The Examiner

No. Castle Begins Rec Center Parking Expansion to Ease Armonk Crunch

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Parking in the gravel lot at Hergenhan Recreation Center,

Work to expand and reconstruct the Hergenhan Recreation Center parking lots was scheduled to begin this week, a project that will increase parking for the facility as well as for visitors to downtown Armonk.

North Castle Town Administrator Joan Goldberg said preliminary work, including erosion control methods and actual groundbreaking, was due to start on Monday at the site located at 40 Maple Ave. It is tentatively slated to wrap up by Dec. 20, she said.

The bid for the project was awarded in September to Tony Casale, Inc. of Yonkers for $563,753. The cost to the town will be reduced by $250,000 as a result of a Dormitory Authority of the State of New York (DASNY) grant that had previously been obtained.

Expansion of the parking lot behind the recreation center, referred to by town officials as the upper lot, will more than double the capacity from the current 21-space limit to 46 spaces, said Matt Trainor, North Castle’s superintendent of Recreation & Parks. That will be accomplished by paving over the grassy area beyond where the existing parking is now, he said.

A second part of the project will pave over the gravel area that’s used for additional parking at the facility on the side of the building closest to Wampus Brook Park, Trainor said. After the paving and striping, it is expected there will be 22 defined spaces, roughly what the gravel lot currently holds, he said.

The parking lot expansion will not only serve the recreation center but will be available as a municipal lot for the general public, Trainor said. Since the development of Armonk Square and the addition of several business in downtown Armonk, town officials have sought to increase the number of spaces for vehicles within walking distance of Main Street.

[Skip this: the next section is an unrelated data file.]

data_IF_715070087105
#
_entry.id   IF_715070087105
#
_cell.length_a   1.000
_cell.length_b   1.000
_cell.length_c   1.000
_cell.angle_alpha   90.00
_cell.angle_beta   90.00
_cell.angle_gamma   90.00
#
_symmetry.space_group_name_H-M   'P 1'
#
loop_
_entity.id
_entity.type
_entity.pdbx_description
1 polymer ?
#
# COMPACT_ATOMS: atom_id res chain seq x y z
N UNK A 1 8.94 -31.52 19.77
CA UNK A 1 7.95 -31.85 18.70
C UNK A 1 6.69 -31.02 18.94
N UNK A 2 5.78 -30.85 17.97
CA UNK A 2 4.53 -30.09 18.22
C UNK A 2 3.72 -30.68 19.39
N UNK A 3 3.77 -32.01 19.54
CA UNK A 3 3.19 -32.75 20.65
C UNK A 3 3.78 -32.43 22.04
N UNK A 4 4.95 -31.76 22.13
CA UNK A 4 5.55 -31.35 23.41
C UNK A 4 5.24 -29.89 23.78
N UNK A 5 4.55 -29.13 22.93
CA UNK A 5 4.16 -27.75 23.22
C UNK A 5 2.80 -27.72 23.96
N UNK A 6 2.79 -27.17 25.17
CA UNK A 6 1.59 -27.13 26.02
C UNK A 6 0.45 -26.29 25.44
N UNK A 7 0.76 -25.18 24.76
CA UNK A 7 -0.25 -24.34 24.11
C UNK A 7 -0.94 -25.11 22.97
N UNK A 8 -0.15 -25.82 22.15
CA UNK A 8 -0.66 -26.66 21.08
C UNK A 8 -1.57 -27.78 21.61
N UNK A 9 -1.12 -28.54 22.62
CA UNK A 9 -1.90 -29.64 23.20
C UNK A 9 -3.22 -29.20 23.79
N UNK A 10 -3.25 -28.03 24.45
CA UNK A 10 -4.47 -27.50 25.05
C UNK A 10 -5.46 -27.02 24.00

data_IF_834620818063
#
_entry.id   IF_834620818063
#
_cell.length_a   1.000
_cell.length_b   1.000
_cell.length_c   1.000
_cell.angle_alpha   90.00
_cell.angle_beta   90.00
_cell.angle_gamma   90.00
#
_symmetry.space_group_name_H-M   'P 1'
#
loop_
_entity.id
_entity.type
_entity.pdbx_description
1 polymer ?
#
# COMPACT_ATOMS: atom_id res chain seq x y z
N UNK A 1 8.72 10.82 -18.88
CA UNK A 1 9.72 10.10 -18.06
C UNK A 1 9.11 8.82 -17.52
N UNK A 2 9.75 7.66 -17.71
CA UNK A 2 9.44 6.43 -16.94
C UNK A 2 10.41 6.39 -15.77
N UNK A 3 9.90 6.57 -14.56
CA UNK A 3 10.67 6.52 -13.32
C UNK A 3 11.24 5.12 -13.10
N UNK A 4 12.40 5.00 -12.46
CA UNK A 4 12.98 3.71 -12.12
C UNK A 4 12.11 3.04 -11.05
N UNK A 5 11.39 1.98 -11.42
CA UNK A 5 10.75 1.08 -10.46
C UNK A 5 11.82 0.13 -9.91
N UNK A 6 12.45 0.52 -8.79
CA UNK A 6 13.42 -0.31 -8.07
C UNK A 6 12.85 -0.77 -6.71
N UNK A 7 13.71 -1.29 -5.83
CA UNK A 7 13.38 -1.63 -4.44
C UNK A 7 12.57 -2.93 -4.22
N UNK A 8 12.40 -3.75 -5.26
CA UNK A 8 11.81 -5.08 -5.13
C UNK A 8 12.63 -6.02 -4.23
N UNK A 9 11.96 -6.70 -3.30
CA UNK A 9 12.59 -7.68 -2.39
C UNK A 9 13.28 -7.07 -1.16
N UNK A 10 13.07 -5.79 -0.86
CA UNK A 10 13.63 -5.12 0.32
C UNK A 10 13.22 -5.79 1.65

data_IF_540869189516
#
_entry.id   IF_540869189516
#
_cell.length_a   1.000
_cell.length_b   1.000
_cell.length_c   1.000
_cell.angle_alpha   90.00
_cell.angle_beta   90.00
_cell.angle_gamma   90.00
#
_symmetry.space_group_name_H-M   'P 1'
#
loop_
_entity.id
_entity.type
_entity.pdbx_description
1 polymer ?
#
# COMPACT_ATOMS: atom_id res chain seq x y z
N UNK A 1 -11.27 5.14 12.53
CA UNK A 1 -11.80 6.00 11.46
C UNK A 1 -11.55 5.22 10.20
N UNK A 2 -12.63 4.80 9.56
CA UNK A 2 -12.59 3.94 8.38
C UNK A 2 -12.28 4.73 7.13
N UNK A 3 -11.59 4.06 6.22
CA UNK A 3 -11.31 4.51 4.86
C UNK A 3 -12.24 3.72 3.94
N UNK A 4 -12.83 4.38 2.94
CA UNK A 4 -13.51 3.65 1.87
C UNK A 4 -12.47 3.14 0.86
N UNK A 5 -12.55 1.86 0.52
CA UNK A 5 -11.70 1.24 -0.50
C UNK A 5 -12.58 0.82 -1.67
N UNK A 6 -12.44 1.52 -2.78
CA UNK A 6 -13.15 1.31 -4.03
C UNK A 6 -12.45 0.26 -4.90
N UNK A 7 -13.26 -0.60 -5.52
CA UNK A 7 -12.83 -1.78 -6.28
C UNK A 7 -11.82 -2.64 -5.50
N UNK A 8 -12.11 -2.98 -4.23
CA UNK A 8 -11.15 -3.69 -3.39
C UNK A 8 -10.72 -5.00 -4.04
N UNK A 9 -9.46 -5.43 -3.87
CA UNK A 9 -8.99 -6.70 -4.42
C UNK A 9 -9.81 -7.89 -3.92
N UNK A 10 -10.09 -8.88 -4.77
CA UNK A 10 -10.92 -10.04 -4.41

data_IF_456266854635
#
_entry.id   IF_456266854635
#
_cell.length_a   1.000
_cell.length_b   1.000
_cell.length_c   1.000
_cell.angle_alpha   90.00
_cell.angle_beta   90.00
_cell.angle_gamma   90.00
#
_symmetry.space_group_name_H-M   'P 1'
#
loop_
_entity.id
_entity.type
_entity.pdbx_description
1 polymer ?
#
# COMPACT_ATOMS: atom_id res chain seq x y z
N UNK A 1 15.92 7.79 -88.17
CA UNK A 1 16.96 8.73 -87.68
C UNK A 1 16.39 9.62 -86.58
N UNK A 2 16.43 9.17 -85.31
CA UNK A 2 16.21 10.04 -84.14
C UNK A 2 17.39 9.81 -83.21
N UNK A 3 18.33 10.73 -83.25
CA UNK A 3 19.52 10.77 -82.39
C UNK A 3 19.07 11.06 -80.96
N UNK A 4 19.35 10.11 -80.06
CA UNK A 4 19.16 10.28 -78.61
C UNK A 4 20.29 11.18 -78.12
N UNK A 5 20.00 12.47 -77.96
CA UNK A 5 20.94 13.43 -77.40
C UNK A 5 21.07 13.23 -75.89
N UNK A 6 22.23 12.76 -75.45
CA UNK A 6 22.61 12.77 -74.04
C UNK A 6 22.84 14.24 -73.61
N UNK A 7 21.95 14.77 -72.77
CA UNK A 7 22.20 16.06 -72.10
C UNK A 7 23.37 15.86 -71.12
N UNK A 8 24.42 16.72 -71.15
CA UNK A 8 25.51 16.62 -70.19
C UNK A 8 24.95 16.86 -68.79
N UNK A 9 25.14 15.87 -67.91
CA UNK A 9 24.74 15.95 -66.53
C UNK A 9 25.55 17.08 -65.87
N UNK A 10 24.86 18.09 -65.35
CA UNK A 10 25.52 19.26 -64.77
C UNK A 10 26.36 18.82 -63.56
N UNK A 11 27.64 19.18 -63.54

Along with the additional parking at Hergenhan, Goldberg said the town will soon be striping another 58 spaces along Old Route 22 as a result of that thoroughfare’s streetscape project.

Town officials have also discussed more parking could be provided on Kent Place, but Goldberg said the Town Board is likely to monitor how the addition of more than 80 new spaces at the recreation center and on-street parking at Old Route 22 operates before embarking on any additional projects.

“Let’s see what happens with the additional parking behind Hergenhan and the parking spaces on Old Route 22,” Goldberg said. “If we need more parking, we could add more spaces.”

Preliminary estimates to add parking on Kent Place had run about $400,000, she said.

At this week’s Town Board meeting, officials are also scheduled to hold a public hearing and possibly adopt a local law regarding parking restrictions in areas of town, including on Old Route 22.






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